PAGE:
AbstractThis study describes a model, the Griffith Service Access Frame, which quantifies the relative access disadvantage of rural and remote population centres in Australia. The study limits the application of the model to educational services to enable a detailed comparative analysis to be undertaken using the Griffith Service Access Frame and the Commonwealth Department of Employment, Education and Training's Country Areas General Component formula, from the National Equity Program for Schools. The Country Areas General Component is the Commonwealth Government program specifically dedicated to targeting and allocating funding to school communities that have restricted access to educational services due to their geographical isolation.
In the study Australia's commitment to equality of access to educational services is discussed as are the reports and inquiries that resulted in the Commonwealth Government introducing an educational program, the Country Areas General Component, to address the access disadvantage of the inhabitants of Australia's geographically isolated areas. The implementation of the program and its political implications for the States and the Northern Territory are considered.
Research questions are posed to determine if the current Country Areas formula is effective, and if there is a more efficacious model for identifying the target group and for allocating program funding. These questions are addressed based on the findings of the study. The public policy processes and the implications of implementing social justice policies in the context of competing political and financial priorities within the rotating electoral cycles of Commonwealth, State and Territory governments are discussed.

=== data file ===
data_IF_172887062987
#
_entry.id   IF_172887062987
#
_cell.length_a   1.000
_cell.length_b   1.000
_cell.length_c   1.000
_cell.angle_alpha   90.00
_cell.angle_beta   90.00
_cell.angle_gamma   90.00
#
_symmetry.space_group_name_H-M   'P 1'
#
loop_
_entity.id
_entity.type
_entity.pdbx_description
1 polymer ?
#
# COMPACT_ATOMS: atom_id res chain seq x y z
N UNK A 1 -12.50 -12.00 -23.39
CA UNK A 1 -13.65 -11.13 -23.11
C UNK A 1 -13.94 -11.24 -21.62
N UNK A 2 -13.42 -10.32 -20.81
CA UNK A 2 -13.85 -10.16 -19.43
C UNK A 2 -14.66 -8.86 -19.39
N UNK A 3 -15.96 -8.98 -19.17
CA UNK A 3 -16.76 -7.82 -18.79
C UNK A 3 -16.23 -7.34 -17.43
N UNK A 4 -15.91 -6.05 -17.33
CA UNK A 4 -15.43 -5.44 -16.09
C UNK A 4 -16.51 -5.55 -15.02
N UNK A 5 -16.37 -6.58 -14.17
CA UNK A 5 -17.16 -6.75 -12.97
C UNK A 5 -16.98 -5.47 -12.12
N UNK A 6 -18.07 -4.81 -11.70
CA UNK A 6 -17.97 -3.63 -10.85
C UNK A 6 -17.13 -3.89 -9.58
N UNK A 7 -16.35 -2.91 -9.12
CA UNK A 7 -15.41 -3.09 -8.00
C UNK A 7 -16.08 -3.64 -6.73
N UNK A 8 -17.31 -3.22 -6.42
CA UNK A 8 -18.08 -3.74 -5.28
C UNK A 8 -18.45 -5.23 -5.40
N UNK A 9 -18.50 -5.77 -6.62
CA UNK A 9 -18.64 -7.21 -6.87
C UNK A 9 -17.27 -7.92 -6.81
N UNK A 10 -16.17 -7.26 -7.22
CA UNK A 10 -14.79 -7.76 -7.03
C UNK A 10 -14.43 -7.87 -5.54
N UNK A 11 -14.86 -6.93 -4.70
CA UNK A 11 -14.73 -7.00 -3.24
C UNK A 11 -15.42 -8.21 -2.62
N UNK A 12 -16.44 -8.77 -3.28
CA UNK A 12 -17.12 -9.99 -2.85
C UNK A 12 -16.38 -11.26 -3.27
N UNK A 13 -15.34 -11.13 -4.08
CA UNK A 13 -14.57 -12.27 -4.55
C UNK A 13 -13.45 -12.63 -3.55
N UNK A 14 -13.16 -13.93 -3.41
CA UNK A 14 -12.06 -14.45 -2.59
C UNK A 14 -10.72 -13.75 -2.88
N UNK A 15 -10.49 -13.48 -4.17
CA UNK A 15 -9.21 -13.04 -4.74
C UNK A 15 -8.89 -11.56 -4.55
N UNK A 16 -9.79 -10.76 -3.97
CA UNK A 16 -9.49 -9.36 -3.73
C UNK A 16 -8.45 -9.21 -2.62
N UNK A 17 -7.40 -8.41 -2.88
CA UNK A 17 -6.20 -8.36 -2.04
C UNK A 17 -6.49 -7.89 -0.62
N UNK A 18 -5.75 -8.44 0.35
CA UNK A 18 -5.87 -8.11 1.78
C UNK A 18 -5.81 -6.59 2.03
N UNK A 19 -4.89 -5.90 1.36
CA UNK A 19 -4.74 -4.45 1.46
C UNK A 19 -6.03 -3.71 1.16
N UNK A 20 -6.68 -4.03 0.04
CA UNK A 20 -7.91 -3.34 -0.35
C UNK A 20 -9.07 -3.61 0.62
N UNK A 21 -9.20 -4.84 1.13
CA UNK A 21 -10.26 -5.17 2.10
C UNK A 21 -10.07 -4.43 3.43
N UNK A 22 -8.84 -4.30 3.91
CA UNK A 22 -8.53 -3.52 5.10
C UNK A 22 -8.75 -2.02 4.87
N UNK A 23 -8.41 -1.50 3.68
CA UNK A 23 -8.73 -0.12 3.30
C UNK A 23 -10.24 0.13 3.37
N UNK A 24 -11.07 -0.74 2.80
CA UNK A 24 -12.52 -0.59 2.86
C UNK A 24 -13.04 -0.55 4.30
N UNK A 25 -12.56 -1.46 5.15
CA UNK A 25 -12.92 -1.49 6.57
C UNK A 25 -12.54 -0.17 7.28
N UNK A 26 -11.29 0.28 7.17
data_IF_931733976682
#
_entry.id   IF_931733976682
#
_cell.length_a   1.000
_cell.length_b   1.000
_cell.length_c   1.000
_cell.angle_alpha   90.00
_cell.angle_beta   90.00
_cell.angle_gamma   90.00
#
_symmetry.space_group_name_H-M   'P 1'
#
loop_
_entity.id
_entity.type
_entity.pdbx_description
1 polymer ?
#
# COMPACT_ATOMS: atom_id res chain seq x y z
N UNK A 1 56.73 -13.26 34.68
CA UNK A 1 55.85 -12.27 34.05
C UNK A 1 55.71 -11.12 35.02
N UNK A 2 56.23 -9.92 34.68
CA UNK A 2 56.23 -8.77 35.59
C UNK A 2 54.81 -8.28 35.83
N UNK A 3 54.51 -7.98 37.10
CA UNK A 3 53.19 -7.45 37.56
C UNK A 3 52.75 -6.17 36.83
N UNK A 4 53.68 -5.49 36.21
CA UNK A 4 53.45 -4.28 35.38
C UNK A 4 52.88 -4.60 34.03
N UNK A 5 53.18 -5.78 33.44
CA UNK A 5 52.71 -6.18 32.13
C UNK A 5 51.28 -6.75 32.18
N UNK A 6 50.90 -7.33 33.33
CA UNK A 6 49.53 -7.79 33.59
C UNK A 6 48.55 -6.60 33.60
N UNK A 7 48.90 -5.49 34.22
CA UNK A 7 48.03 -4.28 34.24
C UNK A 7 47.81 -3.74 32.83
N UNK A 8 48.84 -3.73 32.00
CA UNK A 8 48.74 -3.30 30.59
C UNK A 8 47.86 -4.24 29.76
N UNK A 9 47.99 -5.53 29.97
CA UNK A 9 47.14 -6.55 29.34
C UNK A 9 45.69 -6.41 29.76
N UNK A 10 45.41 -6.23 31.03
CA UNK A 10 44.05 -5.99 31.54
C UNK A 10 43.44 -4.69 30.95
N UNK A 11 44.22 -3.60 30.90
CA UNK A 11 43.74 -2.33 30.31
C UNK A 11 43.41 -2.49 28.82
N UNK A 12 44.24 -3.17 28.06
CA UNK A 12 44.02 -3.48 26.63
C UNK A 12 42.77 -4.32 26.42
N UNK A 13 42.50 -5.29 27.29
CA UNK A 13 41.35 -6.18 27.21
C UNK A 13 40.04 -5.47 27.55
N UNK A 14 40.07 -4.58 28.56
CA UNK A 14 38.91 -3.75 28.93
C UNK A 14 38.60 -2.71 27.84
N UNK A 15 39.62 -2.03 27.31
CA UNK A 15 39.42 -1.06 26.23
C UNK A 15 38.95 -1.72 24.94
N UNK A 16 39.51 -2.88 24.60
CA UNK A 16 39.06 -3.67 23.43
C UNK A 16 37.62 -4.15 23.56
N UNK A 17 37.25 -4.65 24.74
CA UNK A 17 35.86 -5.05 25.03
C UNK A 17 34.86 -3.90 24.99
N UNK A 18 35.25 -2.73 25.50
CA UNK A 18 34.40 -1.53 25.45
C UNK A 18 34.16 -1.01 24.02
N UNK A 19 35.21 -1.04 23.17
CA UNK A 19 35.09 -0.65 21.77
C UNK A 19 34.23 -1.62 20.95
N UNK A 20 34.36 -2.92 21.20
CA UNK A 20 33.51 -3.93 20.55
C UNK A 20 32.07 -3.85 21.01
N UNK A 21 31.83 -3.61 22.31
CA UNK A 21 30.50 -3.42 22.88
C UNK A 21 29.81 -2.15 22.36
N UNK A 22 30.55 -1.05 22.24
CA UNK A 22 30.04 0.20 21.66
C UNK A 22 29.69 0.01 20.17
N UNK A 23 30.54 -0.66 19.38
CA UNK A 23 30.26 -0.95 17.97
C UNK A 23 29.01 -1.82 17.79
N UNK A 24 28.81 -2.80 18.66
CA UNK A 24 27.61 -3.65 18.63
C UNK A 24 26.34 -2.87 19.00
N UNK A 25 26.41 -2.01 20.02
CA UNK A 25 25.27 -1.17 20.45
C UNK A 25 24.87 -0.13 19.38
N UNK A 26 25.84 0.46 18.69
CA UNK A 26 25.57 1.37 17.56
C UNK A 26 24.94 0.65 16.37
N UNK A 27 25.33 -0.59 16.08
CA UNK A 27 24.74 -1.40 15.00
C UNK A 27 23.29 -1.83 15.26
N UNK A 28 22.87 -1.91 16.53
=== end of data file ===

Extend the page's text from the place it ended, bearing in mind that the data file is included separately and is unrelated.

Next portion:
The current Country Areas General Component formula is critically examined to determine if it identifies the target group and allocates funding on the basis of relative access disadvantage. It is established that the formula is deficient in this regard.
Rural and remote definitions and the various methods of conceptualising rurality and remoteness are investigated. Previous attempts to define and quantify relative access to services are critically assessed and the Griffith Service Access Frame is proposed as an alternative model to quantify relative access disadvantage.
The Griffith Service Access Frame model is explained and its component parts justified on the basis of established research and widely used statistical and mathematical techniques. A comparison of the efficacy of the Griffith Service Access Frame and the Country Areas General Component formula is made using both hypothetical and actual population centres.
The implications of the study are explained in that the Griffith Service Access Frame is proposed as the model that will provide a reliable and objective measure of relative access disadvantage as it is service specific, research based and uses current data sources and, established statistical and mathematical techniques. The study provides evidence of the Griffith Service Access Frame's face validity by providing evidence of a high correlation between the perceptions of the inhabitants of seventeen education regions, through their ranking of schools in the Northern Territory, Tasmania and Queensland and their rankings as generated by the Griffith Service Access Frame. It is further proposed in the study that Griffith Service Access Frame model generated scores be attributed to the catchment areas of schools based on the Australian Bureau of Statistic's smallest population unit, the collection district. These clusters of collection districts create geographical units described as Zones of Relative Access (ZORA's). These zones provide researchers, policy makers, administrators with a geographical unit that is homogenous and allows comparative analysis of geographical areas Australia wide for determining funding allocations, undertaking research and measuring educational outcomes.
The conclusion of the study recommends the adoption of the Griffith Service Access Frame by the Commonwealth and State Governments to improve the quantification of access disadvantage across Australia and to allow funding targeting the geographically isolated to be distributed on the basis of their relative need.
|Date of Award||1996|